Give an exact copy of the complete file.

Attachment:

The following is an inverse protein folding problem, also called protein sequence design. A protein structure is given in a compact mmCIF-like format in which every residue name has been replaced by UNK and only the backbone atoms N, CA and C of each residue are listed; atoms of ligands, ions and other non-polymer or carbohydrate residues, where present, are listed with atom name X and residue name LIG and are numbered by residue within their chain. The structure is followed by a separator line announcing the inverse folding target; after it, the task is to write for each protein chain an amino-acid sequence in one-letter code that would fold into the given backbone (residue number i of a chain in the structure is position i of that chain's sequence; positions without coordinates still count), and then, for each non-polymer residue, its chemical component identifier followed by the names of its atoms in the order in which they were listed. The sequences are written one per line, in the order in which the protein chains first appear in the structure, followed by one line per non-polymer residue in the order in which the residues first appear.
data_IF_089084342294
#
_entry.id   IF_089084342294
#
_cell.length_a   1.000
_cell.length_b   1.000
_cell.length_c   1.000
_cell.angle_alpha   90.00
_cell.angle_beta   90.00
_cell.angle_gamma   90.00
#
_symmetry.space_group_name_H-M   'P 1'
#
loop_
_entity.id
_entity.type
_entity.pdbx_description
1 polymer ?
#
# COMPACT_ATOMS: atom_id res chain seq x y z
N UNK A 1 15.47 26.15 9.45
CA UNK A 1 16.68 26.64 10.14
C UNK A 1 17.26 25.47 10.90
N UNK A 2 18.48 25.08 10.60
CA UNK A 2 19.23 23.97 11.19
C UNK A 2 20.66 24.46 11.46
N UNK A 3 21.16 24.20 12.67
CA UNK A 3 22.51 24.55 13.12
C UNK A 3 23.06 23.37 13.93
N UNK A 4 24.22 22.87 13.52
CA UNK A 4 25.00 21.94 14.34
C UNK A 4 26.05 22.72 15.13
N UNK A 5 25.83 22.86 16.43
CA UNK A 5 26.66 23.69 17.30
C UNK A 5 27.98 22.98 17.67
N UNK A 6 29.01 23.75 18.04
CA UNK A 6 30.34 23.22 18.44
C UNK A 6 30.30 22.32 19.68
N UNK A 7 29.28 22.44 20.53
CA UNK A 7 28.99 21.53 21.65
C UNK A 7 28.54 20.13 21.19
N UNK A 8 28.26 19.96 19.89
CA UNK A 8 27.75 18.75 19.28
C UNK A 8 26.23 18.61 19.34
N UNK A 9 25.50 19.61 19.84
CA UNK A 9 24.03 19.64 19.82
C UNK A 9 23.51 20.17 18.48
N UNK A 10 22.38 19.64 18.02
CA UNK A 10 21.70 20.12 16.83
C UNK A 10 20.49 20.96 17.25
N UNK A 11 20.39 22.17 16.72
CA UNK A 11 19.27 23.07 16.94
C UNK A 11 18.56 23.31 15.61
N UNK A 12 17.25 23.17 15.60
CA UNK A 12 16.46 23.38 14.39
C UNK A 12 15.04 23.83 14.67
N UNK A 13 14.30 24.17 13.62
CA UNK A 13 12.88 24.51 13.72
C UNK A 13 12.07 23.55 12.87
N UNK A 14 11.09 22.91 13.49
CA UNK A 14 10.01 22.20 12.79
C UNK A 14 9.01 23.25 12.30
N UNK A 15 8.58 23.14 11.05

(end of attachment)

The following is an inverse protein folding problem, also called protein sequence design. A protein structure is given in a compact mmCIF-like format in which every residue name has been replaced by UNK and only the backbone atoms N, CA and C of each residue are listed; atoms of ligands, ions and other non-polymer or carbohydrate residues, where present, are listed with atom name X and residue name LIG and are numbered by residue within their chain. The structure is followed by a separator line announcing the inverse folding target; after it, the task is to write for each protein chain an amino-acid sequence in one-letter code that would fold into the given backbone (residue number i of a chain in the structure is position i of that chain's sequence; positions without coordinates still count), and then, for each non-polymer residue, its chemical component identifier followed by the names of its atoms in the order in which they were listed. The sequences are written one per line, in the order in which the protein chains first appear in the structure, followed by one line per non-polymer residue in the order in which the residues first appear.
data_IF_089084342294
#
_entry.id   IF_089084342294
#
_cell.length_a   1.000
_cell.length_b   1.000
_cell.length_c   1.000
_cell.angle_alpha   90.00
_cell.angle_beta   90.00
_cell.angle_gamma   90.00
#
_symmetry.space_group_name_H-M   'P 1'
#
loop_
_entity.id
_entity.type
_entity.pdbx_description
1 polymer ?
#
# COMPACT_ATOMS: atom_id res chain seq x y z
N UNK A 1 15.47 26.15 9.45
CA UNK A 1 16.68 26.64 10.14
C UNK A 1 17.26 25.47 10.90
N UNK A 2 18.48 25.08 10.60
CA UNK A 2 19.23 23.97 11.19
C UNK A 2 20.66 24.46 11.46
N UNK A 3 21.16 24.20 12.67
CA UNK A 3 22.51 24.55 13.12
C UNK A 3 23.06 23.37 13.93
N UNK A 4 24.22 22.87 13.52
CA UNK A 4 25.00 21.94 14.34
C UNK A 4 26.05 22.72 15.13
N UNK A 5 25.83 22.86 16.43
CA UNK A 5 26.66 23.69 17.30
C UNK A 5 27.98 22.98 17.67
N UNK A 6 29.01 23.75 18.04
CA UNK A 6 30.34 23.22 18.44
C UNK A 6 30.30 22.32 19.68
N UNK A 7 29.28 22.44 20.53
CA UNK A 7 28.99 21.53 21.65
C UNK A 7 28.54 20.13 21.19
N UNK A 8 28.26 19.96 19.89
CA UNK A 8 27.75 18.75 19.28
C UNK A 8 26.23 18.61 19.34
N UNK A 9 25.50 19.61 19.84
CA UNK A 9 24.03 19.64 19.82
C UNK A 9 23.51 20.17 18.48
N UNK A 10 22.38 19.64 18.02
CA UNK A 10 21.70 20.12 16.83
C UNK A 10 20.49 20.96 17.25
N UNK A 11 20.39 22.17 16.72
CA UNK A 11 19.27 23.07 16.94
C UNK A 11 18.56 23.31 15.61
N UNK A 12 17.25 23.17 15.60
CA UNK A 12 16.46 23.38 14.39
C UNK A 12 15.04 23.83 14.67
N UNK A 13 14.30 24.17 13.62
CA UNK A 13 12.88 24.51 13.72
C UNK A 13 12.07 23.55 12.87
N UNK A 14 11.09 22.91 13.49
CA UNK A 14 10.01 22.20 12.79
C UNK A 14 9.01 23.25 12.30
N UNK A 15 8.58 23.14 11.05